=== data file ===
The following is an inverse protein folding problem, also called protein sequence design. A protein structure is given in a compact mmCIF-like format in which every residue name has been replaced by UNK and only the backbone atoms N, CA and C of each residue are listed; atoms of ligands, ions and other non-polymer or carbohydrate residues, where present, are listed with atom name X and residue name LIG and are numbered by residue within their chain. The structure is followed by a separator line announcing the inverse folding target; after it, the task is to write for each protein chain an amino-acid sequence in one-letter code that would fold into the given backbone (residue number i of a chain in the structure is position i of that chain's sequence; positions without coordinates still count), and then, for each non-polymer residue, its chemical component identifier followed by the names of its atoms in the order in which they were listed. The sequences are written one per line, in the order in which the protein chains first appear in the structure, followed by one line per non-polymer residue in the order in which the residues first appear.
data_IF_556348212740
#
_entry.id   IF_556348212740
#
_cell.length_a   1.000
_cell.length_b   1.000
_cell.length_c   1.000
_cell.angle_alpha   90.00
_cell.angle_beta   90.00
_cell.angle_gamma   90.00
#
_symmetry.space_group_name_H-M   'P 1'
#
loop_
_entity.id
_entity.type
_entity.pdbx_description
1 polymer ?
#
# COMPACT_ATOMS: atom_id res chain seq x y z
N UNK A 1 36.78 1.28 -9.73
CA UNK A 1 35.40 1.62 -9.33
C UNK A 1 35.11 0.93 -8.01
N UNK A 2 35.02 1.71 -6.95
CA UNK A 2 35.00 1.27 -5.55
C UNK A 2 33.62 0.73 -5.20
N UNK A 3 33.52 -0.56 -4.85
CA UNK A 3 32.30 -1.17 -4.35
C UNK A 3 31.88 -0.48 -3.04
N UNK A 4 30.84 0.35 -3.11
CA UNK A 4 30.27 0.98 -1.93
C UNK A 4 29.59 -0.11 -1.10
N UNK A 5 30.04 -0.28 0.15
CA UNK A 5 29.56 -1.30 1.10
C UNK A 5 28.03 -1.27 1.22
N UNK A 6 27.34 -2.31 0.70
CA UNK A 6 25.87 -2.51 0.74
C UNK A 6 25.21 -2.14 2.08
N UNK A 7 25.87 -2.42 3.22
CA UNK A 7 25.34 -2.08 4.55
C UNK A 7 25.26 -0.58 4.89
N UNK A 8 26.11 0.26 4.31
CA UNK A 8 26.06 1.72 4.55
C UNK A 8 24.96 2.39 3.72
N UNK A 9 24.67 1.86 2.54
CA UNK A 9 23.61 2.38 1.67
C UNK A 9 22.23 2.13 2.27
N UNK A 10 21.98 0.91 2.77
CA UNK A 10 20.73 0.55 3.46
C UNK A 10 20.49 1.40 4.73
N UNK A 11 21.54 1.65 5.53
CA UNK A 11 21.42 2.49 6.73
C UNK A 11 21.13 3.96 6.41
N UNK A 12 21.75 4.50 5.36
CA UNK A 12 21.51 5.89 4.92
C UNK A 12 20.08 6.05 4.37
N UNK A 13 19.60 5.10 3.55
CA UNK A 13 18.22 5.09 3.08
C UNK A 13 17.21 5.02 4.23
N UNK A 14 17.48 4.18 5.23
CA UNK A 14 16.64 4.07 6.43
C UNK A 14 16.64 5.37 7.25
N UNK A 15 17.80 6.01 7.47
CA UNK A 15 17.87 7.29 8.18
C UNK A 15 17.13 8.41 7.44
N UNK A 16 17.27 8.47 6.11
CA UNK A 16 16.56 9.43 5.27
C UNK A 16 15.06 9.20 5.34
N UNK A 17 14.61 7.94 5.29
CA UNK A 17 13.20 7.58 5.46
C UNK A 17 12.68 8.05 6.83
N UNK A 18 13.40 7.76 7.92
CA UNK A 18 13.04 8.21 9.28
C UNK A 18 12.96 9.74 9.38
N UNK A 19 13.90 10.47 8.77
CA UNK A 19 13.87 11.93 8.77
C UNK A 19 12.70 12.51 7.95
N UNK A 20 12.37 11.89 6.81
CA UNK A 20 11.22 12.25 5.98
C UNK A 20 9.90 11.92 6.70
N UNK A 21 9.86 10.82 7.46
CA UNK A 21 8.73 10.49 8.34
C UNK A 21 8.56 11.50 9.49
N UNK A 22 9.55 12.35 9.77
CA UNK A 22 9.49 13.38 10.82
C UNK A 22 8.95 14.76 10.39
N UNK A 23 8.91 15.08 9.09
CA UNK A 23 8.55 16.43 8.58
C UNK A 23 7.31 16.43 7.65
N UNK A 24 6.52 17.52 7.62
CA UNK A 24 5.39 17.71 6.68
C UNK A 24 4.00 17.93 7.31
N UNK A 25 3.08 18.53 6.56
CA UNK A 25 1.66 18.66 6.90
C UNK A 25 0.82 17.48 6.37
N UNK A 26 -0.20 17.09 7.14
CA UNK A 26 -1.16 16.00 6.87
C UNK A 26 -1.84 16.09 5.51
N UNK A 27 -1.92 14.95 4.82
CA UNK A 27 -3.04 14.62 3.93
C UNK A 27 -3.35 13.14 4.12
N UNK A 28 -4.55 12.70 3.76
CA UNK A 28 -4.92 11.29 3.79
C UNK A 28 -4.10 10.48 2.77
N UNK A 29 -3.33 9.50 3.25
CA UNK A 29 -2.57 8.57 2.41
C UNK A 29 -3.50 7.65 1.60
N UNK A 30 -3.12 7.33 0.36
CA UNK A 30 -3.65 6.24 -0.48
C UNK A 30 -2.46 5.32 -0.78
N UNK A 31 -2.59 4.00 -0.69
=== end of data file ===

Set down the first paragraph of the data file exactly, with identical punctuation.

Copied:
The following is an inverse protein folding problem, also called protein sequence design. A protein structure is given in a compact mmCIF-like format in which every residue name has been replaced by UNK and only the backbone atoms N, CA and C of each residue are listed; atoms of ligands, ions and other non-polymer or carbohydrate residues, where present, are listed with atom name X and residue name LIG and are numbered by residue within their chain. The structure is followed by a separator line announcing the inverse folding target; after it, the task is to write for each protein chain an amino-acid sequence in one-letter code that would fold into the given backbone (residue number i of a chain in the structure is position i of that chain's sequence; positions without coordinates still count), and then, for each non-polymer residue, its chemical component identifier followed by the names of its atoms in the order in which they were listed. The sequences are written one per line, in the order in which the protein chains first appear in the structure, followed by one line per non-polymer residue in the order in which the residues first appear.